Miles van der Rohe, the noted architect, remarked: “Architecture depends on its time.” The same can be said about business structure–it depends on its time. A paradigm shift is occurring. Technology has enabled the creation of new business structures. It has facilitated a decentralized delivery structure, creating communities that connect sellers with buyers. This is sometimes called the collaborative or sharing economy, where individuals deploy underutilized assets—everything from cars and apartments to lawyers—to “share” with buyers. This eliminates centralized institutions that control supply and stifle competition by protectionist self-regulation. It has produced“ faster, cheaper, better” delivery of goods and services available on an as needed basis.
The ABA recently renewed—and shelved– the alternative business structures (ABS) debate, and the battle lines were familiar. The retail segment of the legal market is where the most strident exchange occurred. Reform advocates maintain that the access to justice crisis cannot be meaningfully addressed without ABS. The opposition cautions that ethical concerns mandate preserving the status quo. And some candidly admit that some form of ABS would knock them out of business. That’s hard to fathom since technology and process will help leverage lawyer time, reduce cost, and make legal services affordable to the millions of Americans—and small businesses presently unrepresented due to price. Translation: ABS will lower sky-high legal cost and introduce millions of new clients into the marketplace. And that’s good for society. And lawyers.
Horace Greeley, the American author, famously counseled pioneers to “Go West, young man” to advance the nation’s manifest destiny by expanding to the other coast. Law firms, of course, have figuratively heeded Greeley’s expansionist rhetoric for many years. Initially, they forged what would become national firms and, later, established outposts overseas. That is nothing new. But what is new—and tea leaves worth reading—are the recent moves of three very different legal services providers: (1) Cahill Gordon, an elite AmLaw 100 firm; (2) Dentons, now the world’s largest law firm; and (3) Legalzoom, a U.S.-based service provider who has recently secured an ABS license in the UK. These very different legal service providers—and their recent gambits—shed light on the globalization of legal services; the impact of different regulatory schemes (especially the U.S. and UK); the blurred line between law firms and service providers; as well the near-term future for the global delivery of legal services.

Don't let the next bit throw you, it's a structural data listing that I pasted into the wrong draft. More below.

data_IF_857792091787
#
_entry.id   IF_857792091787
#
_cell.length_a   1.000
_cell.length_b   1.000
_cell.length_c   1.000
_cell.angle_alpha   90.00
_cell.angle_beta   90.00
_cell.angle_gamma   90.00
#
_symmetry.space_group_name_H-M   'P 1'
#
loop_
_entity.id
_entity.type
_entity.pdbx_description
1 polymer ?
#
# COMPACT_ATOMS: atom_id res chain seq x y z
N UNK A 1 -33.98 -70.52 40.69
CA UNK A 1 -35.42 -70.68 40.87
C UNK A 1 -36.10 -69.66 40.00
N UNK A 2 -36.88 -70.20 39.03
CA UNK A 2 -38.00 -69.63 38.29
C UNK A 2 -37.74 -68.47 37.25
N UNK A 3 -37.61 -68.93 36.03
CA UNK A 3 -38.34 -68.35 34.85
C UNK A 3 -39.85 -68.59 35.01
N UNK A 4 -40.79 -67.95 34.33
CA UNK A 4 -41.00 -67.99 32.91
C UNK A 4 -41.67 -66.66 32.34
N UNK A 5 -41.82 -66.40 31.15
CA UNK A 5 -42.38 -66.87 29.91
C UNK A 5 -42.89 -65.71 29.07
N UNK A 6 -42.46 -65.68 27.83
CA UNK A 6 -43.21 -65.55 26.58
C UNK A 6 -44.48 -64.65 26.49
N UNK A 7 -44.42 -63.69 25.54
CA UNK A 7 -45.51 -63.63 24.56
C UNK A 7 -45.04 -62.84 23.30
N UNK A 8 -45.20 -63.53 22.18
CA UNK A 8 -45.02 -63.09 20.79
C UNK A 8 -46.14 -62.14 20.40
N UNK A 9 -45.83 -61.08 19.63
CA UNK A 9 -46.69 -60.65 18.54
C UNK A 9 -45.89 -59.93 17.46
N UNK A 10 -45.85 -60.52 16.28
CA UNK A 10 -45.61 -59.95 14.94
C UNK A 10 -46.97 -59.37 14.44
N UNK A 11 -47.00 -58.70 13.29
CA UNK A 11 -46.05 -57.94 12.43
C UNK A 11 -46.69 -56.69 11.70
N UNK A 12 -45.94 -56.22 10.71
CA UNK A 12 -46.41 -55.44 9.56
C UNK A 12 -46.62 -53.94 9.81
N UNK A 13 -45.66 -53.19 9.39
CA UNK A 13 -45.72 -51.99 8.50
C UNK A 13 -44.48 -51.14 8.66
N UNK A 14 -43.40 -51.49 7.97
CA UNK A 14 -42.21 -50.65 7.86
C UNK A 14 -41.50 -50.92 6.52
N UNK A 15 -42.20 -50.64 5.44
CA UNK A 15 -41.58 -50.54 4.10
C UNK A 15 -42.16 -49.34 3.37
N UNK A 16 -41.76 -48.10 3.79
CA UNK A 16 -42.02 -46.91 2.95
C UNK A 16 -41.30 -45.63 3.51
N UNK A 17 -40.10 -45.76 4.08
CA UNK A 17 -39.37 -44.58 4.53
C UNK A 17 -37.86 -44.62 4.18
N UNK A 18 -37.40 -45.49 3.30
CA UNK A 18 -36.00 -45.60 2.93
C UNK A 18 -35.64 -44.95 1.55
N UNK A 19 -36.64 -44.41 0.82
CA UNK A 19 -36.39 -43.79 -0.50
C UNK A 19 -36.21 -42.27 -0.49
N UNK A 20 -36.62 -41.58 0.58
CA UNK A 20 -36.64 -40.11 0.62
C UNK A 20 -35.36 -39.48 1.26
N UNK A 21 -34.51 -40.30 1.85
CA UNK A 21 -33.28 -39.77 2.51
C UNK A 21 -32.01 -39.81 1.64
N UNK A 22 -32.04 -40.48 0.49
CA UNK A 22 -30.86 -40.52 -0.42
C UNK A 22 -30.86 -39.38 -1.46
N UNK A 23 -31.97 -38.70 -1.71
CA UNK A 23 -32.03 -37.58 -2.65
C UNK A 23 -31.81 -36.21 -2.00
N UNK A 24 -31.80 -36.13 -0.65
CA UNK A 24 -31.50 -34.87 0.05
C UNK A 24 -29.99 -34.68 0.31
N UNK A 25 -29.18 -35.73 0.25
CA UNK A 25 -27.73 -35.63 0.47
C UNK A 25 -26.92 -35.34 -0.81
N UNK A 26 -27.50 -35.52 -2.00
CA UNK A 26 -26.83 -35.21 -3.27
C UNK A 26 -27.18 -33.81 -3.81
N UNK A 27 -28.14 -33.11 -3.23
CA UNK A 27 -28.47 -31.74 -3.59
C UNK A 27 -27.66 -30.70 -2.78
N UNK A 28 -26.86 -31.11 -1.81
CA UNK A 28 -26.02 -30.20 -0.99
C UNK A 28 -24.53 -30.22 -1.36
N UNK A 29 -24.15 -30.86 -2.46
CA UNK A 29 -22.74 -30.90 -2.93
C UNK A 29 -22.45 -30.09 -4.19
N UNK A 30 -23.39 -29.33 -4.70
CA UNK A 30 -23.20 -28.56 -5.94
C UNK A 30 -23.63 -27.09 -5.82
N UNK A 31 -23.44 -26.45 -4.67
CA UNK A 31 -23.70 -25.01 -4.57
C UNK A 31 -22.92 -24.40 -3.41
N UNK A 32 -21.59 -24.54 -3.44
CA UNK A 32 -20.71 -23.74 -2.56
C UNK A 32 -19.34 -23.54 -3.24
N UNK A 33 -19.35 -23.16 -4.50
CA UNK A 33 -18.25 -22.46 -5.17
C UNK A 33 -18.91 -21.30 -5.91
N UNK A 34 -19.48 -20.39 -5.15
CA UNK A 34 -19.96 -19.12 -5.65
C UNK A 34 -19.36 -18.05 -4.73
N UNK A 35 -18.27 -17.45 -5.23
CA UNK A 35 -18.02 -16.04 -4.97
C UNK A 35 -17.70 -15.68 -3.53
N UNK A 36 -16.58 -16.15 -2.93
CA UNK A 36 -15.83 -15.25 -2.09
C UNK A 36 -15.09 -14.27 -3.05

Cahill and Its ABS
Cahill Gordon has long been one of the most profitable firms among the AmLaw 100, focusing on corporate finance and big-ticket litigation. It has eschewed the “bigger is better” and “an office in every capital” approach and has, instead, limited its physical presence to three locations: New York, DC, and London. Cahill recently became the first U.S. law firm to secure an alternative business structures (“ABS”) license in the U.K. The license was issued to Cahill UK, LLP; however, it is clear that the principal purpose of securing it was not only to operate as an ABS in the UK and beyond, but also—and here’s where it gets interesting—to create an advantage with (read: greater synergies for) the firm’s clients in the U.S. Notwithstanding the stark regulatory contrast between the U.S. and UK, Cahill boldly and thoughtfully responded to its clients’ desire to operate through one integrated firm operating on both sides of the pond—and beyond. That is not novel, but what is noteworthy is that by securing an ABS in the UK, Cahill has positioned itself to be far more flexible servicing other markets using the UK as a base. It has also positioned itself to become a first-mover if/when (and the latter is a good bet) the U.S. finally sanctions some form of ABS model. And don’t think that the likelihood Canada will go ABS soon does not enter into the equation. [Read more…]